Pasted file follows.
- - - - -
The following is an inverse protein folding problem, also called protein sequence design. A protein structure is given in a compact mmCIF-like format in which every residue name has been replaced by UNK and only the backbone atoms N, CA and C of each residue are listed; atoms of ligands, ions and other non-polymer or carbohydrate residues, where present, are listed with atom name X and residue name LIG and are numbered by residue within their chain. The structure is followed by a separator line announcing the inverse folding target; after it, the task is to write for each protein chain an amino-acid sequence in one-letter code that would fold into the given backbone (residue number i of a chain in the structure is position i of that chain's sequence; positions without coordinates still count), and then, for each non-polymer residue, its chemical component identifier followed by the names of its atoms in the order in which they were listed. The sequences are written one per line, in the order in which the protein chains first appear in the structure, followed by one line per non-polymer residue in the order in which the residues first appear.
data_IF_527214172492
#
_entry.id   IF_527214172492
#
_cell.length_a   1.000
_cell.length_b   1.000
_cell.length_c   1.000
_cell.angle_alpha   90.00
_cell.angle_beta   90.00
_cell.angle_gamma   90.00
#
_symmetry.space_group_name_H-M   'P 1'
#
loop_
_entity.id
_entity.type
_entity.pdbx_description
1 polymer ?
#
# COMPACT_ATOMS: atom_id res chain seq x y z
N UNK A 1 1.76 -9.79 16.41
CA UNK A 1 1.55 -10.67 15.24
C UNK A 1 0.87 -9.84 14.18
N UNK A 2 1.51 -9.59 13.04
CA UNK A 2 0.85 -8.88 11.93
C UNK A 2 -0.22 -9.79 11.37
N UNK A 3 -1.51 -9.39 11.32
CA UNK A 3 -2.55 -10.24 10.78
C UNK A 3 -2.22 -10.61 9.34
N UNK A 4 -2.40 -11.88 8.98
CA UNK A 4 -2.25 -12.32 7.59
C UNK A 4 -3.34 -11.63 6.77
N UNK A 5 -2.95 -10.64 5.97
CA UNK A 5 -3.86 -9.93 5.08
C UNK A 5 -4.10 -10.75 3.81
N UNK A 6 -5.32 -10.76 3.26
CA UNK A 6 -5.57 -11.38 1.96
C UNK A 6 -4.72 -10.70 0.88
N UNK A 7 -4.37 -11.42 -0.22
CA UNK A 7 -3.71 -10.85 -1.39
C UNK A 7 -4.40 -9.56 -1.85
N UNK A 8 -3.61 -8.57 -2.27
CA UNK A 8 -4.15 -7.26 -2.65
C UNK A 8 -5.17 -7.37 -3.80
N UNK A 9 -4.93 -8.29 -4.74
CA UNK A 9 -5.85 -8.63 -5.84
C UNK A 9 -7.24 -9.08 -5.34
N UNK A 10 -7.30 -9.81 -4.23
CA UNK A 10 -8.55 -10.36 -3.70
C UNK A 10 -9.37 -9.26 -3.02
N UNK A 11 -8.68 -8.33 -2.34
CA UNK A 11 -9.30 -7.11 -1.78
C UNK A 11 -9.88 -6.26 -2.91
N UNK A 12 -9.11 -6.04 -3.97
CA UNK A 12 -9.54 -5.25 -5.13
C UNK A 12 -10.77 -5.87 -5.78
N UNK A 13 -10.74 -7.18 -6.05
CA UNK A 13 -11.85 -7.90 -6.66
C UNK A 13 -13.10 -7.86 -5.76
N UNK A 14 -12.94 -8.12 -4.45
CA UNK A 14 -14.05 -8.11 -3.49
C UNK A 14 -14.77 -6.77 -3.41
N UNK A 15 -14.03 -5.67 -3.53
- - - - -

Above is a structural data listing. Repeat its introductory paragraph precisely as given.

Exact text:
The following is an inverse protein folding problem, also called protein sequence design. A protein structure is given in a compact mmCIF-like format in which every residue name has been replaced by UNK and only the backbone atoms N, CA and C of each residue are listed; atoms of ligands, ions and other non-polymer or carbohydrate residues, where present, are listed with atom name X and residue name LIG and are numbered by residue within their chain. The structure is followed by a separator line announcing the inverse folding target; after it, the task is to write for each protein chain an amino-acid sequence in one-letter code that would fold into the given backbone (residue number i of a chain in the structure is position i of that chain's sequence; positions without coordinates still count), and then, for each non-polymer residue, its chemical component identifier followed by the names of its atoms in the order in which they were listed. The sequences are written one per line, in the order in which the protein chains first appear in the structure, followed by one line per non-polymer residue in the order in which the residues first appear.